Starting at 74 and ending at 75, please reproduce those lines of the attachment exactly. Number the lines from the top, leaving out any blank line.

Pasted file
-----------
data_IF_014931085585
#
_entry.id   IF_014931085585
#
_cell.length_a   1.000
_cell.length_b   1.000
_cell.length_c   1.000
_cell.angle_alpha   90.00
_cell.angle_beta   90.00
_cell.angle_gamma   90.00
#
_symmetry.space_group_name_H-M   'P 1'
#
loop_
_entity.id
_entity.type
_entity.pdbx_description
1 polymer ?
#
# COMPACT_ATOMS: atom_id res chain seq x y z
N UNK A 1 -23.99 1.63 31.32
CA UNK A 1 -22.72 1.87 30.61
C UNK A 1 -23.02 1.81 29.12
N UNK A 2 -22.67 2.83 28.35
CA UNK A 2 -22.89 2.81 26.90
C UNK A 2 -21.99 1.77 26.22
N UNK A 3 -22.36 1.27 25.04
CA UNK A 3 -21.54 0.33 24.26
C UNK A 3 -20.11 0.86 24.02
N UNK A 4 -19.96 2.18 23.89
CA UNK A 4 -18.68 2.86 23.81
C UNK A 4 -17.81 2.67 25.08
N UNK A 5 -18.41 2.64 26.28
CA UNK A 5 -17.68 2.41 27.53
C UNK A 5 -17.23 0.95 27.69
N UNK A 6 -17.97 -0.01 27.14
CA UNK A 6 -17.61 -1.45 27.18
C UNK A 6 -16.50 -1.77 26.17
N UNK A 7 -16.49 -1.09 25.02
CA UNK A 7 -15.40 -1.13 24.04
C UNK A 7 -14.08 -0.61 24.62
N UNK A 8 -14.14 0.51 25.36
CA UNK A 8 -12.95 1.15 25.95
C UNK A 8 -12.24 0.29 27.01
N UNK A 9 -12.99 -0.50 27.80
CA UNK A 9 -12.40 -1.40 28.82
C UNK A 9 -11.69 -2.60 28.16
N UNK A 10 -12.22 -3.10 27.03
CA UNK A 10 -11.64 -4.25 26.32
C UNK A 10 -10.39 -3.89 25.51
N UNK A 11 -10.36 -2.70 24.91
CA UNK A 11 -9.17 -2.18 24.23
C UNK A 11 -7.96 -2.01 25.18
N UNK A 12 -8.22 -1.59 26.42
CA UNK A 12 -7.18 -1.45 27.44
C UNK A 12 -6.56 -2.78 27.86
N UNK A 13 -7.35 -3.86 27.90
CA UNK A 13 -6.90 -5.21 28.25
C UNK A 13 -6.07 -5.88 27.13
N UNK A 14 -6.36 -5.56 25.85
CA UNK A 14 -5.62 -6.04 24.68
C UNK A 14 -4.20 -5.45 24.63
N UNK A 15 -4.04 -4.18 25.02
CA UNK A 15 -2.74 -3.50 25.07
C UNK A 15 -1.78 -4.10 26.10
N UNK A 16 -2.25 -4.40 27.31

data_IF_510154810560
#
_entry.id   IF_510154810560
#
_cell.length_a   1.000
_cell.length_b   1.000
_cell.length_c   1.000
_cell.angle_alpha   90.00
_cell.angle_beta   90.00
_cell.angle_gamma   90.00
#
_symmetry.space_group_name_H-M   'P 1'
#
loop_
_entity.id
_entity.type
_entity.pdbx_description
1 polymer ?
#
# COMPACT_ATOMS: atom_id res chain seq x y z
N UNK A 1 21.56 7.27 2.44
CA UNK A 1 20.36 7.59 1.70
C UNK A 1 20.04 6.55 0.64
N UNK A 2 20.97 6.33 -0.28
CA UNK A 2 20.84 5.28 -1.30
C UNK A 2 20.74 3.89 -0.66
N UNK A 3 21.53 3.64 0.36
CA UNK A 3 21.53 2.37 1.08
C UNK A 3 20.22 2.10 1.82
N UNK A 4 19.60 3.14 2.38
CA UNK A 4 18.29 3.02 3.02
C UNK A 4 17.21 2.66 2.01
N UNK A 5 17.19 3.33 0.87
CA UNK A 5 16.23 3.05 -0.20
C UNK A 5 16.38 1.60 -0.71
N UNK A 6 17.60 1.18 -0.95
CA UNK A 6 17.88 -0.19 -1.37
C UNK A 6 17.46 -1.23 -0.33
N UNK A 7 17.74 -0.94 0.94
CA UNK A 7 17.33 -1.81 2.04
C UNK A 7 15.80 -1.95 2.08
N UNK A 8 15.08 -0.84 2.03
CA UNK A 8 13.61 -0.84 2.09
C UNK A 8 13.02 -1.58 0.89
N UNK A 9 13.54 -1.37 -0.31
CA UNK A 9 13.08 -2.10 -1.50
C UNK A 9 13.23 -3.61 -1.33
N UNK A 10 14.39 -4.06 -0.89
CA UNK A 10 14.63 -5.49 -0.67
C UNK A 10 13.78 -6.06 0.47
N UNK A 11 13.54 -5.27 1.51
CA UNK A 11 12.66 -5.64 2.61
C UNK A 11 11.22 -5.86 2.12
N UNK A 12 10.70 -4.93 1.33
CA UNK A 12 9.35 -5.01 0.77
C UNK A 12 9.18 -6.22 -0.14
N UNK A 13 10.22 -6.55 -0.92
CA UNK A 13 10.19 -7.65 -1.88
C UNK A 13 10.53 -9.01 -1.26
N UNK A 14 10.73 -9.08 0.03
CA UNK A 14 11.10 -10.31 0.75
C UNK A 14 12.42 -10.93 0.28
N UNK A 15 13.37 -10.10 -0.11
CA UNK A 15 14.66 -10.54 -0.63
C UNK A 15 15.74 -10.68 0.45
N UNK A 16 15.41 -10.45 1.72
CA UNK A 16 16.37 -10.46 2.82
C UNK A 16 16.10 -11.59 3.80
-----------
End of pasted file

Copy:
_cell.angle_alpha   90.00
_cell.angle_beta   90.00